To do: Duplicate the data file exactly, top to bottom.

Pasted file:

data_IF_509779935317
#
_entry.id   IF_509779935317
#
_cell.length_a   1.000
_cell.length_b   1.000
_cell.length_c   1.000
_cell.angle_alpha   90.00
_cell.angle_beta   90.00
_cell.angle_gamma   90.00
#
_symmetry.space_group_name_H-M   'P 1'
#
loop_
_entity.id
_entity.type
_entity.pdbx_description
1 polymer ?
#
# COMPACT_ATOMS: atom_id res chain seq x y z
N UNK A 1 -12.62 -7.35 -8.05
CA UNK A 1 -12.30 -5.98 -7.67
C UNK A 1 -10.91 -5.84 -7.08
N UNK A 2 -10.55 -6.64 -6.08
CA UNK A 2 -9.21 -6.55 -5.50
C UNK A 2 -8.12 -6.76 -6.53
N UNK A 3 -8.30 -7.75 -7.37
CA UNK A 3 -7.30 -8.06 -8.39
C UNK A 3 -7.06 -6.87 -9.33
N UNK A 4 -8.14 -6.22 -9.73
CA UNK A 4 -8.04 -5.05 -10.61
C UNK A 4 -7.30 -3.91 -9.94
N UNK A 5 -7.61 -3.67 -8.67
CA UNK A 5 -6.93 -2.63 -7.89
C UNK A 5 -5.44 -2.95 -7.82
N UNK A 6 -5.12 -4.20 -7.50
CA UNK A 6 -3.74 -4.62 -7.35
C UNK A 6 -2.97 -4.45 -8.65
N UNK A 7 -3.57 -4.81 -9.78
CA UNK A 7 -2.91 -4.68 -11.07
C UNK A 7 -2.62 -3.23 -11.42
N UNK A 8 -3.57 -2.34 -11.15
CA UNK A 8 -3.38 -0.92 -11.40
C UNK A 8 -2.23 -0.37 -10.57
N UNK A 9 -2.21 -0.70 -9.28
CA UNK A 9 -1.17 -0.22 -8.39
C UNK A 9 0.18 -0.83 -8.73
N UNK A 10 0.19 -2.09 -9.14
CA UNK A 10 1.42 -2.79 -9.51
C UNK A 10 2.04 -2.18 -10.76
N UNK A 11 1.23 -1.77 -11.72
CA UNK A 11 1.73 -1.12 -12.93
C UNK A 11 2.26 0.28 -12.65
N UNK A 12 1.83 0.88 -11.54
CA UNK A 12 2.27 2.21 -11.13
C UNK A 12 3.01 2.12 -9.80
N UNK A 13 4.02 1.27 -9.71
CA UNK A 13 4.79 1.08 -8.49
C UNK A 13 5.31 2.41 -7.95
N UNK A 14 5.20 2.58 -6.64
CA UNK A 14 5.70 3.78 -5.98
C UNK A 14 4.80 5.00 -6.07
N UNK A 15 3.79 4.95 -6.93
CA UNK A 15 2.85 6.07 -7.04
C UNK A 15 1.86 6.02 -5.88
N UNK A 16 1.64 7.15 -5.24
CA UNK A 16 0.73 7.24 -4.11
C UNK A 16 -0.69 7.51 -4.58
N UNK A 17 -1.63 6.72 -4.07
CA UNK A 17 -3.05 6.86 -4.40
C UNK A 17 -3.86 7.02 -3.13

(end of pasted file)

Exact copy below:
data_IF_509779935317
#
_entry.id   IF_509779935317
#
_cell.length_a   1.000
_cell.length_b   1.000
_cell.length_c   1.000
_cell.angle_alpha   90.00
_cell.angle_beta   90.00
_cell.angle_gamma   90.00
#
_symmetry.space_group_name_H-M   'P 1'
#
loop_
_entity.id
_entity.type
_entity.pdbx_description
1 polymer ?
#
# COMPACT_ATOMS: atom_id res chain seq x y z
N UNK A 1 -12.62 -7.35 -8.05
CA UNK A 1 -12.30 -5.98 -7.67
C UNK A 1 -10.91 -5.84 -7.08
N UNK A 2 -10.55 -6.64 -6.08
CA UNK A 2 -9.21 -6.55 -5.50
C UNK A 2 -8.12 -6.76 -6.53
N UNK A 3 -8.30 -7.75 -7.37
CA UNK A 3 -7.30 -8.06 -8.39
C UNK A 3 -7.06 -6.87 -9.33
N UNK A 4 -8.14 -6.22 -9.73
CA UNK A 4 -8.04 -5.05 -10.61
C UNK A 4 -7.30 -3.91 -9.94
N UNK A 5 -7.61 -3.67 -8.67
CA UNK A 5 -6.93 -2.63 -7.89
C UNK A 5 -5.44 -2.95 -7.82
N UNK A 6 -5.12 -4.20 -7.50
CA UNK A 6 -3.74 -4.62 -7.35
C UNK A 6 -2.97 -4.45 -8.65
N UNK A 7 -3.57 -4.81 -9.78
CA UNK A 7 -2.91 -4.68 -11.07
C UNK A 7 -2.62 -3.23 -11.42
N UNK A 8 -3.57 -2.34 -11.15
CA UNK A 8 -3.38 -0.92 -11.40
C UNK A 8 -2.23 -0.37 -10.57
N UNK A 9 -2.21 -0.70 -9.28
CA UNK A 9 -1.17 -0.22 -8.39
C UNK A 9 0.18 -0.83 -8.73
N UNK A 10 0.19 -2.09 -9.14
CA UNK A 10 1.42 -2.79 -9.51
C UNK A 10 2.04 -2.18 -10.76
N UNK A 11 1.23 -1.77 -11.72
CA UNK A 11 1.73 -1.12 -12.93
C UNK A 11 2.26 0.28 -12.65
N UNK A 12 1.83 0.88 -11.54
CA UNK A 12 2.27 2.21 -11.13
C UNK A 12 3.01 2.12 -9.80
N UNK A 13 4.02 1.27 -9.71
CA UNK A 13 4.79 1.08 -8.49
C UNK A 13 5.31 2.41 -7.95
N UNK A 14 5.20 2.58 -6.64
CA UNK A 14 5.70 3.78 -5.98
C UNK A 14 4.80 5.00 -6.07
N UNK A 15 3.79 4.95 -6.93
CA UNK A 15 2.85 6.07 -7.04
C UNK A 15 1.86 6.02 -5.88
N UNK A 16 1.64 7.15 -5.24
CA UNK A 16 0.73 7.24 -4.11
C UNK A 16 -0.69 7.51 -4.58
N UNK A 17 -1.63 6.72 -4.07
CA UNK A 17 -3.05 6.86 -4.40
C UNK A 17 -3.86 7.02 -3.13